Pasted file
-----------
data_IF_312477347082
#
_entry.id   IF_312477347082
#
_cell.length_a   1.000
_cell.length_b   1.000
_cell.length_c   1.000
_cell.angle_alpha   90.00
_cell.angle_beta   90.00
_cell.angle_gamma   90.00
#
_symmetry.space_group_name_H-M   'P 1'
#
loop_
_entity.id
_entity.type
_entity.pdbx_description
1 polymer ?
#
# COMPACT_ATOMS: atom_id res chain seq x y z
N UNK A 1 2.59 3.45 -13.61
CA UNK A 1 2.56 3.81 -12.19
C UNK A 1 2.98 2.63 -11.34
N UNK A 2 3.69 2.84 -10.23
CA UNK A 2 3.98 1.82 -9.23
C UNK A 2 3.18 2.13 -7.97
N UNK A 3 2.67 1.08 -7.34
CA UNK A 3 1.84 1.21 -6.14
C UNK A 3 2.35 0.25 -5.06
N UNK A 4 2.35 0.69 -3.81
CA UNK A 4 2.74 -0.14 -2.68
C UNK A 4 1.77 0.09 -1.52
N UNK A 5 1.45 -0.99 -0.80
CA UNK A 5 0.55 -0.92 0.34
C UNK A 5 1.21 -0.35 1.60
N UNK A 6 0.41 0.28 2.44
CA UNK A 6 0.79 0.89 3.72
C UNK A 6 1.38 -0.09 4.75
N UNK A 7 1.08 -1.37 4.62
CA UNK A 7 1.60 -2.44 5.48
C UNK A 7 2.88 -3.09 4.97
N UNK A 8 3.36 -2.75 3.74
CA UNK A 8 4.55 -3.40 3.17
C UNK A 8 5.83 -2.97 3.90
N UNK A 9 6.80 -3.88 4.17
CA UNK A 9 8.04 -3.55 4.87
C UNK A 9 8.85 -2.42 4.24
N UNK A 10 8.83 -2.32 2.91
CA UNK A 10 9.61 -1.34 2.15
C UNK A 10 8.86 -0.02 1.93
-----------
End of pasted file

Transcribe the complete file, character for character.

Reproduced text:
data_IF_312477347082
#
_entry.id   IF_312477347082
#
_cell.length_a   1.000
_cell.length_b   1.000
_cell.length_c   1.000
_cell.angle_alpha   90.00
_cell.angle_beta   90.00
_cell.angle_gamma   90.00
#
_symmetry.space_group_name_H-M   'P 1'
#
loop_
_entity.id
_entity.type
_entity.pdbx_description
1 polymer ?
#
# COMPACT_ATOMS: atom_id res chain seq x y z
N UNK A 1 2.59 3.45 -13.61
CA UNK A 1 2.56 3.81 -12.19
C UNK A 1 2.98 2.63 -11.34
N UNK A 2 3.69 2.84 -10.23
CA UNK A 2 3.98 1.82 -9.23
C UNK A 2 3.18 2.13 -7.97
N UNK A 3 2.67 1.08 -7.34
CA UNK A 3 1.84 1.21 -6.14
C UNK A 3 2.35 0.25 -5.06
N UNK A 4 2.35 0.69 -3.81
CA UNK A 4 2.74 -0.14 -2.68
C UNK A 4 1.77 0.09 -1.52
N UNK A 5 1.45 -0.99 -0.80
CA UNK A 5 0.55 -0.92 0.34
C UNK A 5 1.21 -0.35 1.60
N UNK A 6 0.41 0.28 2.44
CA UNK A 6 0.79 0.89 3.72
C UNK A 6 1.38 -0.09 4.75
N UNK A 7 1.08 -1.37 4.62
CA UNK A 7 1.60 -2.44 5.48
C UNK A 7 2.88 -3.09 4.97
N UNK A 8 3.36 -2.75 3.74
CA UNK A 8 4.55 -3.40 3.17
C UNK A 8 5.83 -2.97 3.90
N UNK A 9 6.80 -3.88 4.17
CA UNK A 9 8.04 -3.55 4.87
C UNK A 9 8.85 -2.42 4.24
N UNK A 10 8.83 -2.32 2.91
CA UNK A 10 9.61 -1.34 2.15
C UNK A 10 8.86 -0.02 1.93